Software Engineering | Functional Point (FP) Analysis

Function Point Analysis was initially developed by Allan J. Albercht in 1979 at IBM and it has been further modified by the International Function Point Users Group (IFPUG).

Initial Definition given by Allan J. Albrecht:

FPA gives a dimensionless number defined in function points which we have found to be an effective relative measure of function value delivered to our customer.

FPA provides standardized method to functionally size the software work product. This work product is the output of software new development and improvement projects for subsequent releases. It is the software which is relocated to the production application at project implementation. It measures functionality from the users point of view i.e. on the basis of what the user requests and receives in return.

Function Point Analysis (FPA) is a method or set of rules of Functional Size Measurement. It assesses the functionality delivered to its users, based on the user’s external view of the functional requirements. It measures the logical view of an application not the physically implemented view or the internal technical view.

The Function Point Analysis technique is used to analyse the functionality delivered by software and Unadjusted Function Point (UFP) is the unit of measurement.

Objectives of FPA:

  1. The objective of FPA is to measure functionality that the user requests and receives.
  2. The objective of FPA is to measure software development and maintenance independently of technology used for implementation.
  3. It should be simple enough to minimize the overhead of the measurement process.
  4. It should be a consistent measure among various projects and organizations.

Types of FPA:

  1. Transactional Functional Type –
    • (i) External Input (EI): EI processes data or control information that comes from outside the application’s boundary. The EI is an elementary process.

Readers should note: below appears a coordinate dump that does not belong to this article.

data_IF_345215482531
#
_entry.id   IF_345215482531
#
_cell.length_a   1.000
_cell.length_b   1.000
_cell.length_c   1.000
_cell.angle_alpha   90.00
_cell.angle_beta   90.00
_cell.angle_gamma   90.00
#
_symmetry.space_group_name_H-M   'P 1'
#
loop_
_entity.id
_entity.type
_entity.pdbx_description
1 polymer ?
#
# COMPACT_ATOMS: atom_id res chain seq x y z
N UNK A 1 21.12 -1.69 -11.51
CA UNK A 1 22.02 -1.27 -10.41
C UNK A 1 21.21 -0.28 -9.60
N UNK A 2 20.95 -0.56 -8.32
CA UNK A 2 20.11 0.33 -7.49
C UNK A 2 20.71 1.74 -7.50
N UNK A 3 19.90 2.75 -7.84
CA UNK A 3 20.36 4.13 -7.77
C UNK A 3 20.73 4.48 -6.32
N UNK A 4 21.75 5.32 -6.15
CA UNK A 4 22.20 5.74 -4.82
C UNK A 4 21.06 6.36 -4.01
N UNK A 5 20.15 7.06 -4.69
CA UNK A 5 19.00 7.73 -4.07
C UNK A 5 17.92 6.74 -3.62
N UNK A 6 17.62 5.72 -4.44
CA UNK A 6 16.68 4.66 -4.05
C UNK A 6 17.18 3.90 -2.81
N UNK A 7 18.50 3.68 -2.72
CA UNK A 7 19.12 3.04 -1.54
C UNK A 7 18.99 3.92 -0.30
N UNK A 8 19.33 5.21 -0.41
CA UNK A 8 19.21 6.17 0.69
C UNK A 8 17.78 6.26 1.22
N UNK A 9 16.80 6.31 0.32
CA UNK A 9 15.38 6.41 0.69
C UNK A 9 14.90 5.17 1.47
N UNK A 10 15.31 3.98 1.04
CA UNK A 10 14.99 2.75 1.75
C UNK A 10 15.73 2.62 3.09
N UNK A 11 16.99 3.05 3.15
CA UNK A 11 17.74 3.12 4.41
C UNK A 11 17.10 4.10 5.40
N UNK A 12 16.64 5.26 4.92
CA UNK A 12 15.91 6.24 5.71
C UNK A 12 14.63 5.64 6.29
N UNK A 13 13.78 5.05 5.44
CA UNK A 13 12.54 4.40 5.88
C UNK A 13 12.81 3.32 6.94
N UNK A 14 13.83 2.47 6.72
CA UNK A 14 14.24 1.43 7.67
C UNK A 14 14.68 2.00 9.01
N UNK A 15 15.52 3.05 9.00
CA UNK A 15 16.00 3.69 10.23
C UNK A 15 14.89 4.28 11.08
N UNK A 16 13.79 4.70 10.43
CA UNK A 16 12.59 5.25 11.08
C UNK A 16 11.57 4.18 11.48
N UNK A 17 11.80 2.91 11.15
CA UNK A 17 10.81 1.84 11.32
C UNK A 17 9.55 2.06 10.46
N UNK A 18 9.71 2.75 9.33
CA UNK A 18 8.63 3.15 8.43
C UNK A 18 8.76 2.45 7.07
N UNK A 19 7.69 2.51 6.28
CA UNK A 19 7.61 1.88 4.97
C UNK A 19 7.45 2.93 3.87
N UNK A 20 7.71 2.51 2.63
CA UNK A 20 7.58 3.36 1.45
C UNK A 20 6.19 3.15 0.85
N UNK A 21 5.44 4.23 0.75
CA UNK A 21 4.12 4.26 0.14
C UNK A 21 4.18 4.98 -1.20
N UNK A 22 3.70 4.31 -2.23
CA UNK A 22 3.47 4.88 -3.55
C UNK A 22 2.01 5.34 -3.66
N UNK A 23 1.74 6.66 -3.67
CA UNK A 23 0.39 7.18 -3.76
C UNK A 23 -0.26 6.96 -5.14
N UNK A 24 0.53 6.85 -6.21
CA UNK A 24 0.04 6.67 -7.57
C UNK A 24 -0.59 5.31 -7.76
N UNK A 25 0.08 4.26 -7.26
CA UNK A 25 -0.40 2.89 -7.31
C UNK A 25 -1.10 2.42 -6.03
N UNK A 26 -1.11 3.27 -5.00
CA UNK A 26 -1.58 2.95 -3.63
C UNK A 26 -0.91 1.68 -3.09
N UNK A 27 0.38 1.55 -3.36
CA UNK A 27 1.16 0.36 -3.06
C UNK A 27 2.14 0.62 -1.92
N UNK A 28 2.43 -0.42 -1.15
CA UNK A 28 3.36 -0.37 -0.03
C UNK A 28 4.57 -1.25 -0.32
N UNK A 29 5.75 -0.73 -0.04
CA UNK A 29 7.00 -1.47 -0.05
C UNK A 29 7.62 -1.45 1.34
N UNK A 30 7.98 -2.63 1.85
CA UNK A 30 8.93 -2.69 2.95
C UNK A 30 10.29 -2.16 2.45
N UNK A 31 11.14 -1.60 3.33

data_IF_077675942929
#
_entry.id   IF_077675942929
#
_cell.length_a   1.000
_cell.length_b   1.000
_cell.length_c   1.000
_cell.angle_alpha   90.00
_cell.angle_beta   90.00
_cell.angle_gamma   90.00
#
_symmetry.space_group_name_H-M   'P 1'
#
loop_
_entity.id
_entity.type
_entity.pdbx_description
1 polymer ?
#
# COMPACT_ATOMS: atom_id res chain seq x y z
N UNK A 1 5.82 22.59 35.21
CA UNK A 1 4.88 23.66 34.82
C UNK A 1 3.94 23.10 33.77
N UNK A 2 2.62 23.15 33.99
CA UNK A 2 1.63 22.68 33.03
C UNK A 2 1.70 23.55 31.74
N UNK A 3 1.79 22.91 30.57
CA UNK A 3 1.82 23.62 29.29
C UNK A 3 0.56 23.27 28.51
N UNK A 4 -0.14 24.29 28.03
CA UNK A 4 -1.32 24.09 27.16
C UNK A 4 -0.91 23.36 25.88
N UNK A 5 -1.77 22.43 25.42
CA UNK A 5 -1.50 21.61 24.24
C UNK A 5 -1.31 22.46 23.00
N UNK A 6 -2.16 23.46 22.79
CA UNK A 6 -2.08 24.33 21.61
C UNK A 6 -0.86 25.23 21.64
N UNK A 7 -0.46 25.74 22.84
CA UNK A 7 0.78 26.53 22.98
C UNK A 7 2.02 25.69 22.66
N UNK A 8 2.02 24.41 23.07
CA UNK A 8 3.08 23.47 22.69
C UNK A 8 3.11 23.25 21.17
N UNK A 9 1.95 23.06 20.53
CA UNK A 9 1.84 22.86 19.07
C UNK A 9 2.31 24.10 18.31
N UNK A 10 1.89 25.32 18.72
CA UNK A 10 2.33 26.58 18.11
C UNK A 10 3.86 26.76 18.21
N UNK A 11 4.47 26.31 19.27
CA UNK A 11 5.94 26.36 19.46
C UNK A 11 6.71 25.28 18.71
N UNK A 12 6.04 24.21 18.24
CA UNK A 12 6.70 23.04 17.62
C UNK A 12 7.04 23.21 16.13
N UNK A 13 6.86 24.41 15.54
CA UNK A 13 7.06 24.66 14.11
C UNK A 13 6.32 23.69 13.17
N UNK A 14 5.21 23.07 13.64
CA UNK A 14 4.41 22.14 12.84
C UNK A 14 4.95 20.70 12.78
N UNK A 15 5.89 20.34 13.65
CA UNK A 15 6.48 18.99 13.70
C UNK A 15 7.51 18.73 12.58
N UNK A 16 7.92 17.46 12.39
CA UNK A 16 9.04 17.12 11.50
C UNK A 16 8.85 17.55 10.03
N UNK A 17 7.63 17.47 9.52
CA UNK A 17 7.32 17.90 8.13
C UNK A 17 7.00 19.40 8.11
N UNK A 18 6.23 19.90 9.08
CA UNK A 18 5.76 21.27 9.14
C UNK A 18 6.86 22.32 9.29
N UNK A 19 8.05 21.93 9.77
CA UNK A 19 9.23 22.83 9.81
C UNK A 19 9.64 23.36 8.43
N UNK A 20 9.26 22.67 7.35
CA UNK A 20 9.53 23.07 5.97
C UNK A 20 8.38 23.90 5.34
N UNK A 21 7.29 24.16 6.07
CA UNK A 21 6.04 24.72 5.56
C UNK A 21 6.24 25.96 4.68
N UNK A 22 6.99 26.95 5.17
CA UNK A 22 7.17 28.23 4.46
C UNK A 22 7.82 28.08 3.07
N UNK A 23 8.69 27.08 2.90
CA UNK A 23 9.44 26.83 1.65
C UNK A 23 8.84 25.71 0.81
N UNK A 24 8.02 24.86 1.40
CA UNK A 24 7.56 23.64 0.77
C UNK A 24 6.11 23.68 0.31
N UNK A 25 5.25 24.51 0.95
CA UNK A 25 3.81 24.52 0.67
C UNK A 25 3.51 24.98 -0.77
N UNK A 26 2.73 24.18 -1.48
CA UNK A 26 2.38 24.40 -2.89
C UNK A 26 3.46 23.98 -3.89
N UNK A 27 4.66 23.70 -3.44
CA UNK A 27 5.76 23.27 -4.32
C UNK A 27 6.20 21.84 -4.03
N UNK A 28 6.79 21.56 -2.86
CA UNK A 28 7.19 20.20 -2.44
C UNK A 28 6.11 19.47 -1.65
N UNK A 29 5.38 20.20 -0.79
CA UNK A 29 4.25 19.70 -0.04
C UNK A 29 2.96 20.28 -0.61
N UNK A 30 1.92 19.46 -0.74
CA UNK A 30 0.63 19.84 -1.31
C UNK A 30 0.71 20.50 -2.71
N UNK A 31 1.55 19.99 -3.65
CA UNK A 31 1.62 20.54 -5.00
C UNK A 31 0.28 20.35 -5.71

• (ii) External Output (EO): EO is an elementary process that generates data or control information sent outside the application’s boundary.
    • (iii) External Inquiries (EQ): EQ is an elementary process made up of an input-output combination that results in data retrieval.
  2. Data Functional Type –
    • (i) Internal Logical File (ILF): A user identifiable group of logically related data or control information maintained within the boundary of the application.
    • (ii) External Interface File (EIF): A group of user recognizable logically related data allusion to the software but maintained within the boundary of another software.

Benefits of FPA:

  • FPA is a tool to determine the size of a purchased application package by counting all the functions included in the package.
  • It is a tool to help users discover the benefit of an application package to their organization by counting functions that specifically match their requirements.
  • It is a tool to measure the units of a software product to support quality and productivity analysis.
  • It s a vehicle to estimate cost and resources required for software development and maintenance.
  • It is a normalization factor for software comparison.


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